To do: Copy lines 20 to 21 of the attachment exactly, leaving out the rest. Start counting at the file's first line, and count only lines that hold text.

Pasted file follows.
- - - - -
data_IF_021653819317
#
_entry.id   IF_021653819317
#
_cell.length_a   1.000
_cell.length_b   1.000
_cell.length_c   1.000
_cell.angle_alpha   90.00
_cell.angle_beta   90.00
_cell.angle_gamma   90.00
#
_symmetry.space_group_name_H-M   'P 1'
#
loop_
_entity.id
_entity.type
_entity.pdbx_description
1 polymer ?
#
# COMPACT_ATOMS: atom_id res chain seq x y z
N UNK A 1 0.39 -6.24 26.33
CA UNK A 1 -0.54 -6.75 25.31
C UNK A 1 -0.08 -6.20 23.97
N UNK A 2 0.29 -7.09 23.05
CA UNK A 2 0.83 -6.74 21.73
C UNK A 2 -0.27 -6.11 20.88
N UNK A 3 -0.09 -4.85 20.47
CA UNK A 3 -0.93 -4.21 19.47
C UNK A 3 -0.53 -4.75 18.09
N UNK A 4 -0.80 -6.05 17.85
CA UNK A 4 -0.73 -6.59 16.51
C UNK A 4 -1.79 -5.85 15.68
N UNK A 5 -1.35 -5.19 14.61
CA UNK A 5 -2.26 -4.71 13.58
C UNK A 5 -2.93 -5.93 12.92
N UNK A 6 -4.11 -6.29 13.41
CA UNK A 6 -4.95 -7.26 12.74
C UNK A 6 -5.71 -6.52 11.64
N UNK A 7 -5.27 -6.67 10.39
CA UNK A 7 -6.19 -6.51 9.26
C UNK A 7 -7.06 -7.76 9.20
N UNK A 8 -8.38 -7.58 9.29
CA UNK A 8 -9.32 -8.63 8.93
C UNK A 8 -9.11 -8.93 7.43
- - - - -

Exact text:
# COMPACT_ATOMS: atom_id res chain seq x y z
N UNK A 1 0.39 -6.24 26.33